Libro is a sustainable microlibrary narrowly focused on art, design, and architecture. It aims to deliver art to the suburbs and vulnerable districts, making it accessible to everyone.
Each of us has, on some occasion, experienced a problem with finding a source of information. At some point, our research ends with the need for a specific book that can either be purchased or borrowed from a library. Libraries closed by the pandemic give ordinary visitors no chance: at least in Sweden, it’s quite common nowadays to see some libraries being opened only for specific groups of people, such as students or working staff.
The problem becomes more complicated when it comes to art. During the time that I spent working on the project, I rapidly found out that art continues to be regarded as a matter of class. Art resources, such as galleries, art libraries, or creative workshops, are mainly concentrated in the city centers while suburbs and vulnerable areas are neglected. The importance of libraries has been raised by politicians but the appeal has made little difference.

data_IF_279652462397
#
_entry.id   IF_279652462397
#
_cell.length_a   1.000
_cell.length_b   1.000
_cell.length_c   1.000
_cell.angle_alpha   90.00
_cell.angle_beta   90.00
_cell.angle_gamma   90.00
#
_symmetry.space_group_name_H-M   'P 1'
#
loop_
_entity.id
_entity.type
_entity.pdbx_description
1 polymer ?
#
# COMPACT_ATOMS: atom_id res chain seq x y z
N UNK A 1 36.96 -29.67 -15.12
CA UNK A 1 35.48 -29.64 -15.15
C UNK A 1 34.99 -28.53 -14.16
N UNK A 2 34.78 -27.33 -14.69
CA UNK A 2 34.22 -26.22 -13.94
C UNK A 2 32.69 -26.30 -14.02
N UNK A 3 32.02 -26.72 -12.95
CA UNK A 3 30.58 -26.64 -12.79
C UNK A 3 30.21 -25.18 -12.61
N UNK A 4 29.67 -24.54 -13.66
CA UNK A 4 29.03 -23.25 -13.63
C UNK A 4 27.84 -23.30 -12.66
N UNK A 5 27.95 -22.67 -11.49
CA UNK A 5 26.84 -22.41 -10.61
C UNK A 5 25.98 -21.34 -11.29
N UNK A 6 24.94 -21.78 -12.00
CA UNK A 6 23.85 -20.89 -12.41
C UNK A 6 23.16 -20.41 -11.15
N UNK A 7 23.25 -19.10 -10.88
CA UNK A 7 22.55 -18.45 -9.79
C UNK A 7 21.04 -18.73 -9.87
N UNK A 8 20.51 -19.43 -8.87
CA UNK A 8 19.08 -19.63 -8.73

Can I make any changes? This question inspired me to create the concept of a microlibrary. Being simply and universally designed, the library can be erected anywhere: in a park, nearby a metro station, or in the square.
For this project, I used Åsa – lounge seating furniture designed in collaboration with my classmate Arpie Amirians and small Swedish furniture manufacturer Storängen Design for Stockholm Design Week 2021.
When I created the interior for the Libro, my goal was to use furniture produced and designed only in Sweden to make the library more sustainable. Locally sourced furniture leaves a much smaller carbon footprint thanks to shorter transport distances, local materials, and simplified logistics. I also found this is a great way to support local producers and designers. Since Arpie and I are also designers and have created furniture for a small Swedish manufacturer, I decided that Åsa could perfectly fit into the space and concept I had invented.